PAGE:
Regarding the immittanciometry all types of tympanometric curves were presente for the three groups studied, with 58% (78 ears) of tympanograms A classified as normal, once this type reveals normal functioning of the tympano-ossicular system. Studies (24, 28, 29) confirm this finding.

A percentage of 42 (57 ears) was classified as abnormal tympanometric curve, being observed a similar behavior among the groups of children with cleft lip and palate (G1 and G2) and a smaller occurrence in the population without this kind of craniofacial anomaly.

Among the abnormal tympanometric curves a distribution almost homogeneous, without statistically significance, was observed between the studied groups.

The type C curve, the most frequent among the abnormal tympanometric curves, in this study, was present in 7 ears of G1, 6 of G2 and 3 of G3, is demonstrative of a high negative pressure at the middle ear, reflecting alterations in the auditory tube (15), and can be associated to the normal function of the middle ear, as well as with the presence of fluid (30) suggesting a transition between these two conditions (31).

The type B, despite the absence of statistical signifficance, was the most prevalente in the population with cleft lip and palate (G1 and G2). This type is caused, most commonly, by the reduction of mobility of the secondary tympanic membrane to the fluid of the middle ear, as well as the rigidity of the tympanum (scars), presence of formation of dense conjunctive tissue around the ossicles (tympanosclerosis), cholesteatoma or middle ear tumor (32). Obtained in lower occurrence, in this study, the curves Ad (9,5%) and As (9,5%), demonstrate, respectively, flaccidity of the tympano-ossicular system, due to cases of otitis media and/or disjunction of the ossicular chain (33) and state of rigidity (15).

When studying the hearing of 44 children in ages from 8 to 14, both male and female, who had cleft lip and palate and/or palatine non-syndromic, researchers (18), found tympanometric curve type C (21,2%) as the greater occurrence, followed by curve type B (7,1%), being curve type Ad (3,5%) the least prevalent.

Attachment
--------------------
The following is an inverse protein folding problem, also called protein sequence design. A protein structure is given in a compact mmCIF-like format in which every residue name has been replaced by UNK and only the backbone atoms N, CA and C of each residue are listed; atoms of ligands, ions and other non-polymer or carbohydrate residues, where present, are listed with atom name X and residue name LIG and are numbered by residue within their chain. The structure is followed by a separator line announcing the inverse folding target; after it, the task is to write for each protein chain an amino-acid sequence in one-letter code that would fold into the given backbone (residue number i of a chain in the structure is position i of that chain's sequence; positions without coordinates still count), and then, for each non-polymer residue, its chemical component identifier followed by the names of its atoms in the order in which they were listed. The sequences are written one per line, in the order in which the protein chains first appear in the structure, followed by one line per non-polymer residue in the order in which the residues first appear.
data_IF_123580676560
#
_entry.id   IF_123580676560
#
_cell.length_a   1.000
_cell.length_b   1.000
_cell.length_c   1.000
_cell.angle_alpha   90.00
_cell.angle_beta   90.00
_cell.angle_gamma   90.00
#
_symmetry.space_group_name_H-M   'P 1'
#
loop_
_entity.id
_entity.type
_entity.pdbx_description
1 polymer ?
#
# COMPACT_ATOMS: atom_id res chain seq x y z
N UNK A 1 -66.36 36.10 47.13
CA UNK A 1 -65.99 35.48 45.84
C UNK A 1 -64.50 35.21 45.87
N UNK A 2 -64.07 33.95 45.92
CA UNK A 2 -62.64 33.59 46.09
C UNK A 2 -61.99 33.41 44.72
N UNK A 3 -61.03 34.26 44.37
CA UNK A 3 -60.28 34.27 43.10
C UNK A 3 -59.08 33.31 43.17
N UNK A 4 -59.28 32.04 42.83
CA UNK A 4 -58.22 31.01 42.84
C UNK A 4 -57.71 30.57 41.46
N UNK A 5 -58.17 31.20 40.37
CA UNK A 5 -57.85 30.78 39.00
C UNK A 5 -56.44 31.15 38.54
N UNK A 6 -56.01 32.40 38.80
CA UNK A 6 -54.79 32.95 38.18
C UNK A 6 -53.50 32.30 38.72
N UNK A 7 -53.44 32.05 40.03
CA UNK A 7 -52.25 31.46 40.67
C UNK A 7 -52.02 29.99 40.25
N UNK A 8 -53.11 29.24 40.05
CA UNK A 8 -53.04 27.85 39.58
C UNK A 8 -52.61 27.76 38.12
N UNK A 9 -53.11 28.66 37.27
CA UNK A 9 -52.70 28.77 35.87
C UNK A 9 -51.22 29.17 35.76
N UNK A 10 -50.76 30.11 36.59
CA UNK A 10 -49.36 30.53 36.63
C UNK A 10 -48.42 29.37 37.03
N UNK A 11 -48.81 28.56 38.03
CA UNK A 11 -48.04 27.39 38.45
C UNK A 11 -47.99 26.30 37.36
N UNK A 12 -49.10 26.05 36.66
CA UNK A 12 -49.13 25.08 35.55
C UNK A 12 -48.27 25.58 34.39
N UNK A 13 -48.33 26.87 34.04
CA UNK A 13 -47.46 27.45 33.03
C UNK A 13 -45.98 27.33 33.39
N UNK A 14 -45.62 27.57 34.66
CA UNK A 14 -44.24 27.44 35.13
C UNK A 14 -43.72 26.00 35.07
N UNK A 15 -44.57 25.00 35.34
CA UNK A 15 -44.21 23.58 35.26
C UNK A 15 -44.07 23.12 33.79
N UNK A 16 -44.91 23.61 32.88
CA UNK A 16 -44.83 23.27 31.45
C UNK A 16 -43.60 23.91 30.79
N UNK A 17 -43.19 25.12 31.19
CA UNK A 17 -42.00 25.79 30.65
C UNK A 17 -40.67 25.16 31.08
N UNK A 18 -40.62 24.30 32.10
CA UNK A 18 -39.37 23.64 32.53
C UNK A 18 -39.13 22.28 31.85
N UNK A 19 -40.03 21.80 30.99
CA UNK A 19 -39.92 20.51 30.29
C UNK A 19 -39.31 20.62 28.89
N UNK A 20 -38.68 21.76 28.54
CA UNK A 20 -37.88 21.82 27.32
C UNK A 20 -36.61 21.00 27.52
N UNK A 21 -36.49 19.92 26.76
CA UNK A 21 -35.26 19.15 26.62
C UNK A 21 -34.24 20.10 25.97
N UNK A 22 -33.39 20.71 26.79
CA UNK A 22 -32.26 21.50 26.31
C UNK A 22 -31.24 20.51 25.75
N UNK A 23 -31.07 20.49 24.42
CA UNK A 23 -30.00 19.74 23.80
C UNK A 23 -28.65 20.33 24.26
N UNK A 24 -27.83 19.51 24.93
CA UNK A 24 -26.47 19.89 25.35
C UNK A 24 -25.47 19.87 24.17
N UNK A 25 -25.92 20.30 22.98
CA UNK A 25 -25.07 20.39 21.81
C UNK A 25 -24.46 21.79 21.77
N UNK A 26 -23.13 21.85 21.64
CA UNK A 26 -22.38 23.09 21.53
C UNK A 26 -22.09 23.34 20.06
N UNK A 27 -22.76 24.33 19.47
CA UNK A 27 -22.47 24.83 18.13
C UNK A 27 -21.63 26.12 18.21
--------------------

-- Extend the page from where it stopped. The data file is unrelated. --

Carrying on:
CONCLUSION

This study allowed the observation of a greater impairment of the hearing, evidenced by conductive hearing loss of slight to moderate degree in children with cleft lip and palate, regardless of the presence of low weight at birth, when compared to the ones without this kind of craniofacial malformation.


BIBLIOGRAPHIC REFERENCES

1. Tiensoli LO, Goulart LMHF, Resende LM, Colosimo EA. Triagem auditiva em hospital público de Belo Horizonte, Minas Gerais, Brasil: deficiência auditiva e seus fatores de risco em neonatos e lactentes. Cad Saúde Pública. 2007, 23(6):431-41.

2. Fernández-Sanabria, RV. Valor de Hemoglobina em la gestante y su relación com el parto pretérmino y peso del recién nacido en pacientes atendidas en el Hospital Santa Rosa durante el periodo Abril 2001- Octubre 2001. [Dissertação]. Lima(Peru): Universidad del Peru - Facultad de Medicina. 2002.

3. Vieira EP, Miranda EC, Azevedo MF, Garcia MV. Ocorrência dos indicadores de risco para a deficiência auditiva infantil no decorrer de quatro anos em um programa de triagem auditiva neonatal de um hospital público. Rev Soc Bras Fonoaudiol. 2007, 12(3):214-20.

4. Oliveira LN, Lima MCMP, Gonçalves VMG. Acompanhamento de lactentes com baixo peso ao nascimento: aquisição de linguagem. Arq Neuropsiquiatr. 2003, 61(3-B):802-7.

5. Azevedo MF, Vieira RM, Vilanova LCP. Desenvolvimento auditivo de crianças normais e de alto risco. São Paulo: Plexus; 2001.

6. Oliveira ES. Triagem auditiva em recém-nascidos prematuros no município de Itapetininga, São Paulo [tese]. São Paulo: Faculdade de Saúde Pública da Universidade de São Paulo, Departamento de Saúde Materno-Infantil; 2005.

7. Pereira PKS, Martins AS, Vieira MR, Azevedo MF. Programa de triagem auditiva neonatal: associação entre perda auditiva e fatores de risco. Pró-Fono. 2007, 19(3):267-78.

8. Peñazola-López YR, Castillo-Maya G, García-Pedroza F, Sánchez-López H. Hipoacusia-sordera asociada a condiciones perinatales adversas según registro en unidad especializada de la Ciudad de México. Análisis em función del peso al nacimiento. Acta Otorrinolaringol Esp. 2004, 55:252-9.

9. Joint Committee on Infant Hearing. Year 2007. Position Statement: Principles and Guidelines for Early Hearing Detection and Intervention Programs. Pediatrics. 2007, 120 (4):898-921.

10. Silva AA, Maudonnet OAQ. Complicações otológicas em crianças fissuradas. Rev Bras Otorrinolaringol. 1990, 56(4):151-4.